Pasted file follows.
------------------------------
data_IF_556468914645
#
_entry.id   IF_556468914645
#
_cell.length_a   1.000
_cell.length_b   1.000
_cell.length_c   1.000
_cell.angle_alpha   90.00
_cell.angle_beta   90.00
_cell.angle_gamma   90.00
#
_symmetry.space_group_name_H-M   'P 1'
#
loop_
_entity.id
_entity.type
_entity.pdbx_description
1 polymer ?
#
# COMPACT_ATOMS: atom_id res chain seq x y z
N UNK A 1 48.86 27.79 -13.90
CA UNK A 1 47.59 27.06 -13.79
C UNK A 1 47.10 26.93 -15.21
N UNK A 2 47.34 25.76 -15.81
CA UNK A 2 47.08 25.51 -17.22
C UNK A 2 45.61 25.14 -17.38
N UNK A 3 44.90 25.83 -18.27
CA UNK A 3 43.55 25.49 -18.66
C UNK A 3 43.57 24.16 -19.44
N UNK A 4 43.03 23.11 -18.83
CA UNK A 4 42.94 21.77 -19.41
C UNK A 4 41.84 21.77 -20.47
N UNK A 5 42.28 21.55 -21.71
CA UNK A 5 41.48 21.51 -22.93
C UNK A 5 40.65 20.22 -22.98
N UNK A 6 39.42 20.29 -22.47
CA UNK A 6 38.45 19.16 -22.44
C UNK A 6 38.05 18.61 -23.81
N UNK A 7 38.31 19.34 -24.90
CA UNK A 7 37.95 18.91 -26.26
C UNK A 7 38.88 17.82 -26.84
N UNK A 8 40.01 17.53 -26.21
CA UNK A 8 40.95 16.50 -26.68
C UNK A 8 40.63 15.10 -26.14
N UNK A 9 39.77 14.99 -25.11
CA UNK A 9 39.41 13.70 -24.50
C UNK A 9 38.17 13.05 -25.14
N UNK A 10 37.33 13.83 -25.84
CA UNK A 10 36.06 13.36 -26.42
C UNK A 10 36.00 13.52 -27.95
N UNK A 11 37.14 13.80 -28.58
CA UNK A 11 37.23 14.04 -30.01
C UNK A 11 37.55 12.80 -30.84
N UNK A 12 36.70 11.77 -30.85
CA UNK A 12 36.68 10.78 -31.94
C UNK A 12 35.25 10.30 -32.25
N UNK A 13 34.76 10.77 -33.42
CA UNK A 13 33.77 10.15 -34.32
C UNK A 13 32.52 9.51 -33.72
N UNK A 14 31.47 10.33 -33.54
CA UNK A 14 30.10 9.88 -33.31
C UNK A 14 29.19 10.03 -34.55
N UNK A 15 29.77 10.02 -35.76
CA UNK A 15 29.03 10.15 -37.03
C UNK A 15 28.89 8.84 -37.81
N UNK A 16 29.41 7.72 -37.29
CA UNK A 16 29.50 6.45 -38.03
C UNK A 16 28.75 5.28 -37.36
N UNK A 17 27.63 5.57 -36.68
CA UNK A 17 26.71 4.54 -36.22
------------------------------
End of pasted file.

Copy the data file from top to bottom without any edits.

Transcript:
data_IF_556468914645
#
_entry.id   IF_556468914645
#
_cell.length_a   1.000
_cell.length_b   1.000
_cell.length_c   1.000
_cell.angle_alpha   90.00
_cell.angle_beta   90.00
_cell.angle_gamma   90.00
#
_symmetry.space_group_name_H-M   'P 1'
#
loop_
_entity.id
_entity.type
_entity.pdbx_description
1 polymer ?
#
# COMPACT_ATOMS: atom_id res chain seq x y z
N UNK A 1 48.86 27.79 -13.90
CA UNK A 1 47.59 27.06 -13.79
C UNK A 1 47.10 26.93 -15.21
N UNK A 2 47.34 25.76 -15.81
CA UNK A 2 47.08 25.51 -17.22
C UNK A 2 45.61 25.14 -17.38
N UNK A 3 44.90 25.83 -18.27
CA UNK A 3 43.55 25.49 -18.66
C UNK A 3 43.57 24.16 -19.44
N UNK A 4 43.03 23.11 -18.83
CA UNK A 4 42.94 21.77 -19.41
C UNK A 4 41.84 21.77 -20.47
N UNK A 5 42.28 21.55 -21.71
CA UNK A 5 41.48 21.51 -22.93
C UNK A 5 40.65 20.22 -22.98
N UNK A 6 39.42 20.29 -22.47
CA UNK A 6 38.45 19.16 -22.44
C UNK A 6 38.05 18.61 -23.81
N UNK A 7 38.31 19.34 -24.90
CA UNK A 7 37.95 18.91 -26.26
C UNK A 7 38.88 17.82 -26.84
N UNK A 8 40.01 17.53 -26.21
CA UNK A 8 40.95 16.50 -26.68
C UNK A 8 40.63 15.10 -26.14
N UNK A 9 39.77 14.99 -25.11
CA UNK A 9 39.41 13.70 -24.50
C UNK A 9 38.17 13.05 -25.14
N UNK A 10 37.33 13.83 -25.84
CA UNK A 10 36.06 13.36 -26.42
C UNK A 10 36.00 13.52 -27.95
N UNK A 11 37.14 13.80 -28.58
CA UNK A 11 37.23 14.04 -30.01
C UNK A 11 37.55 12.80 -30.84
N UNK A 12 36.70 11.77 -30.85
CA UNK A 12 36.68 10.78 -31.94
C UNK A 12 35.25 10.30 -32.25
N UNK A 13 34.76 10.77 -33.42
CA UNK A 13 33.77 10.15 -34.32
C UNK A 13 32.52 9.51 -33.72
N UNK A 14 31.47 10.33 -33.54
CA UNK A 14 30.10 9.88 -33.31
C UNK A 14 29.19 10.03 -34.55
N UNK A 15 29.77 10.02 -35.76
CA UNK A 15 29.03 10.15 -37.03
C UNK A 15 28.89 8.84 -37.81
N UNK A 16 29.41 7.72 -37.29
CA UNK A 16 29.50 6.45 -38.03
C UNK A 16 28.75 5.28 -37.36
N UNK A 17 27.63 5.57 -36.68
CA UNK A 17 26.71 4.54 -36.22